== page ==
Companies will face a bevvy of social and environmental shareholder resolutions during this year's corporate annual meeting season on topics ranging from corporate political spending and mortgage foreclosures to coal use and fracking for natural gas, according to a report released Tuesday.

The Proxy Preview 2012 report says nearly one-third of shareholder resolutions in 2012 will ask companies for more disclosure about their direct and indirect campaign spending and lobbying. Resolutions about political spending have proliferated since the January 2010 Citizens United v. Federal Election Commission U.S. Supreme Court decision that opened up new ways for companies to spend on elections.

"Every year shareholder resolutions reflect a snapshot in time, an indication of what's critical to civil society today," says Andrew Behar, CEO of As You Sow, which has published the Proxy Preview since 2005. "In a time when the American public sees a consolidation of corporate influence, people realize that they are owners of these companies and can have a voice through their proxies."

Proxy Preview is collaboration between As You Sow, a nonprofit organization that promotes corporate responsibility; the Sustainable Investments Institute (Si2), which conducts research on social and environmental shareholder proposals; and Proxy Impact, a proxy voting service for foundations, endowments, and socially responsible investors.

The report offers a review of the nearly 350 social and environmental resolutions that investors have filed at companies this spring on a range of topics including political spending, climate change, mortgage foreclosures, sexual orientation, and labor and human rights.

"These resolutions are too important to ignore," said Heidi Welsh, Si2's executive director the report's co-author. "Many corporations recognize that shareholder proposals can be red flags for hard issues they have to tackle, sooner or later. Engagement with shareholder proponents can help them better manage risks to their brands and business, which helps everybody."

In addition, investors that include pensions, foundations, university endowments and individual investors are increasingly interested in active stock ownership and aligning investment practices with their values -- reflected in the rising votes for shareholder resolutions, according to the report.

"Support for social and environmental resolutions has become increasingly mainstream," says Michael Passoff, CEO of Proxy Impact and a co-author of the report. "The last three years have seen a huge shift in how large institutional investors view the impact of social and environmental risks on the bottom line."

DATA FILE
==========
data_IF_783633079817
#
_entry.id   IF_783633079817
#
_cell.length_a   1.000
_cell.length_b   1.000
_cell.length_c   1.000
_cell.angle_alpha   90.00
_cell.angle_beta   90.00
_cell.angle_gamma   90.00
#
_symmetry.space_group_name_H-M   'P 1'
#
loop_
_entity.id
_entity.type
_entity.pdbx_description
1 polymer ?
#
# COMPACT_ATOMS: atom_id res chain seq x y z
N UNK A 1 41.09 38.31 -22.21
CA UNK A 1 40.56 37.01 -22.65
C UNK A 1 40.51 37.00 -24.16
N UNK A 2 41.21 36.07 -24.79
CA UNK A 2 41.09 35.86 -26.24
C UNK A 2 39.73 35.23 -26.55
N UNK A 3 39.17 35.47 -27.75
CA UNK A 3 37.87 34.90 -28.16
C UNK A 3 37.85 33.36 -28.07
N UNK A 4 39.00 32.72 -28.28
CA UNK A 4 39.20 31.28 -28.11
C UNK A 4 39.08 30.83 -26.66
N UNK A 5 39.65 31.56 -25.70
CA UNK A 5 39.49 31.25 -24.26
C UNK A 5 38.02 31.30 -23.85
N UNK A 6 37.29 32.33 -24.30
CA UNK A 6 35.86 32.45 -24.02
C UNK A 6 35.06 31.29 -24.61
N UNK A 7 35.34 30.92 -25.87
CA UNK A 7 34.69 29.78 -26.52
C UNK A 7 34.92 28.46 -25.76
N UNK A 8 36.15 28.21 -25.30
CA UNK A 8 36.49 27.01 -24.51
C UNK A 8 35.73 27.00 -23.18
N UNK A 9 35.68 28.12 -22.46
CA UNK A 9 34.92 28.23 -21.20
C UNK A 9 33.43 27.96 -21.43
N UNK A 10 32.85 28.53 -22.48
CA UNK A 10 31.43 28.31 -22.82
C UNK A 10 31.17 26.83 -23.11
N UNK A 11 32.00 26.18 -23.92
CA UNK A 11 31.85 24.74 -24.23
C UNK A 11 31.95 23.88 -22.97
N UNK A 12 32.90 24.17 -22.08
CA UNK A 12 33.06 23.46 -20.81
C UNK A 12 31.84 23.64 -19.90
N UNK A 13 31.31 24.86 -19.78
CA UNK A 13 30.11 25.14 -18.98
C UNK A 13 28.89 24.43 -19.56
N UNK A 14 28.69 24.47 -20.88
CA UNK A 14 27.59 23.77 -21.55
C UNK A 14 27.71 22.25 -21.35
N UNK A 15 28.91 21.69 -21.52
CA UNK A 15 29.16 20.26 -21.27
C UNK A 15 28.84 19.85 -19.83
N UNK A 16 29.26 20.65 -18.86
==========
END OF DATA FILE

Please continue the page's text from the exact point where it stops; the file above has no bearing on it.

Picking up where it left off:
Highlights of 2012 environmental and socially responsible shareholder resolutions:

Political Spending: Investors are increasingly concerned about corporate political spending disclosure and have filed twice as many resolutions on this topic for 2012 (109) as they did just three years ago.

Environment and Sustainability: Shareholder proponents still want companies to address climate change, reduce their impacts on natural resources, and use fewer toxic chemicals. The 117 environmental/sustainability resolutions filed in 2012 express these concerns as part of a map for a new energy future.

Mortgage Foreclosures: Investors at four of the country's biggest banks will vote on whether they want more information on loan modifications, foreclosures, and securitization-on the heels of the recent $26 billion settlement that benefits homeowners.

Diversity: The country's largest institutional investors want more diverse boards, as the report highlights. And companies increasingly are establishing non-discrimination policies for lesbian, gay, bisexual and transgender (LGBT) employees, even as they face 38 proposals on this subject.

Labor and Human Rights: About two dozen resolutions request action on labor and human rights, mostly at companies active in global conflict zones, from faith-based investors. A new Securities and Exchange Commission interpretation means investors now can vote on whether companies should provide equal access to all on the Internet

-Jim McConville